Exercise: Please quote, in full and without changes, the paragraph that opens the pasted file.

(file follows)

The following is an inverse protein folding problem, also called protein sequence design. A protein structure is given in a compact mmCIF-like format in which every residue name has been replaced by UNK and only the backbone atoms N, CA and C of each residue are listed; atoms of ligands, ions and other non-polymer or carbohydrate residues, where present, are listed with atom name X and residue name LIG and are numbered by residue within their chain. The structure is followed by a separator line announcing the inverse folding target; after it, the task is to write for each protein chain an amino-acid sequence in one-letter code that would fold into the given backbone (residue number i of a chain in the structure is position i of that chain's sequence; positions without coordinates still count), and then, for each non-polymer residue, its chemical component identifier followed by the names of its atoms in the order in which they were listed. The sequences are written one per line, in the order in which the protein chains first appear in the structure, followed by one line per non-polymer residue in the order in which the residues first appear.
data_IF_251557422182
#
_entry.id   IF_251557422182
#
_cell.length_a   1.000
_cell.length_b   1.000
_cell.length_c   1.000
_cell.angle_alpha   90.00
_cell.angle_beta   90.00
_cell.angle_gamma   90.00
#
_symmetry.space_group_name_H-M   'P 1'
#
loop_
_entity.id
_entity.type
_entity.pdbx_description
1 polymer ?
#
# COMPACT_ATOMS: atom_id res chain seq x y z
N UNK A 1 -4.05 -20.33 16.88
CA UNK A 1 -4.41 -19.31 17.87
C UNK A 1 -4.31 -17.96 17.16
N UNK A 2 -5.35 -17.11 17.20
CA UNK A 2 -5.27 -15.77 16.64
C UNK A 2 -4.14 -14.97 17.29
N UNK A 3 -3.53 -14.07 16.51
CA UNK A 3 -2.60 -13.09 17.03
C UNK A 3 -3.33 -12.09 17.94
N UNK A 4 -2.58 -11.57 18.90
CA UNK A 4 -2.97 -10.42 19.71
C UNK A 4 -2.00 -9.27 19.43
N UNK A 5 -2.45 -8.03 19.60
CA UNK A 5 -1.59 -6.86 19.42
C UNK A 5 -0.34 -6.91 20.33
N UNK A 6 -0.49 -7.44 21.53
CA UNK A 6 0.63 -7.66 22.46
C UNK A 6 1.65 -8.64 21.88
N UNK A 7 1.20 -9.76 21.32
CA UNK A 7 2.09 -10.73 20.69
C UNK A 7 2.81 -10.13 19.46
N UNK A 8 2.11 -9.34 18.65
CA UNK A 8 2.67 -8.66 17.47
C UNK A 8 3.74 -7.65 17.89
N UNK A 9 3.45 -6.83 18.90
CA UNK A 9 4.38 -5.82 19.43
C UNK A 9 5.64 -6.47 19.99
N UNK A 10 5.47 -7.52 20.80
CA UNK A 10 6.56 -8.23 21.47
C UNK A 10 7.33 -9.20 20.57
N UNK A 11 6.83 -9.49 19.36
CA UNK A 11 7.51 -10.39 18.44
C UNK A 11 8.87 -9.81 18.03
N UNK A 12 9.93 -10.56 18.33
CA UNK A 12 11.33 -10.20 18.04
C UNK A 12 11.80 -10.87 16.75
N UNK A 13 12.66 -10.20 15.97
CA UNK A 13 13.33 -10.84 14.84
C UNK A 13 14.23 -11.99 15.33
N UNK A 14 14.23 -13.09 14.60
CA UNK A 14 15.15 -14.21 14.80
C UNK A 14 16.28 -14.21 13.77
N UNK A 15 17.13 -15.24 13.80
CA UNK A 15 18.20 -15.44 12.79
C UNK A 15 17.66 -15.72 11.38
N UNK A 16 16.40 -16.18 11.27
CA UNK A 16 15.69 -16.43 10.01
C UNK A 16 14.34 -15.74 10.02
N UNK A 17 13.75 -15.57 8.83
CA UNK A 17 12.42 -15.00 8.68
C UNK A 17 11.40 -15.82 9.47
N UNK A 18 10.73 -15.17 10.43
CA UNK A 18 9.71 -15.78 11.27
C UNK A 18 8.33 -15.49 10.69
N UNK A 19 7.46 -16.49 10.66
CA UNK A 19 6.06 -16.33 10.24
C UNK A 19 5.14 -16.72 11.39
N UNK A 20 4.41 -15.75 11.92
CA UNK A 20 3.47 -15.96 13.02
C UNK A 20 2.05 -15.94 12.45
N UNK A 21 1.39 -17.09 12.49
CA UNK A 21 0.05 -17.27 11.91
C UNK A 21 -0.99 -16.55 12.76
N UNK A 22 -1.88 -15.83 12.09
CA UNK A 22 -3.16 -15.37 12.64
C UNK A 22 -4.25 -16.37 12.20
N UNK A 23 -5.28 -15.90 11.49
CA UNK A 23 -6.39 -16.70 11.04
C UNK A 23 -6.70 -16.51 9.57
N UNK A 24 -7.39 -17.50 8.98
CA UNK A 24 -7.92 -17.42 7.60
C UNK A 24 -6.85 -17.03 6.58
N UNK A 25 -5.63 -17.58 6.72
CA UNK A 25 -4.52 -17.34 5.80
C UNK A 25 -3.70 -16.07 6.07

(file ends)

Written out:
The following is an inverse protein folding problem, also called protein sequence design. A protein structure is given in a compact mmCIF-like format in which every residue name has been replaced by UNK and only the backbone atoms N, CA and C of each residue are listed; atoms of ligands, ions and other non-polymer or carbohydrate residues, where present, are listed with atom name X and residue name LIG and are numbered by residue within their chain. The structure is followed by a separator line announcing the inverse folding target; after it, the task is to write for each protein chain an amino-acid sequence in one-letter code that would fold into the given backbone (residue number i of a chain in the structure is position i of that chain's sequence; positions without coordinates still count), and then, for each non-polymer residue, its chemical component identifier followed by the names of its atoms in the order in which they were listed. The sequences are written one per line, in the order in which the protein chains first appear in the structure, followed by one line per non-polymer residue in the order in which the residues first appear.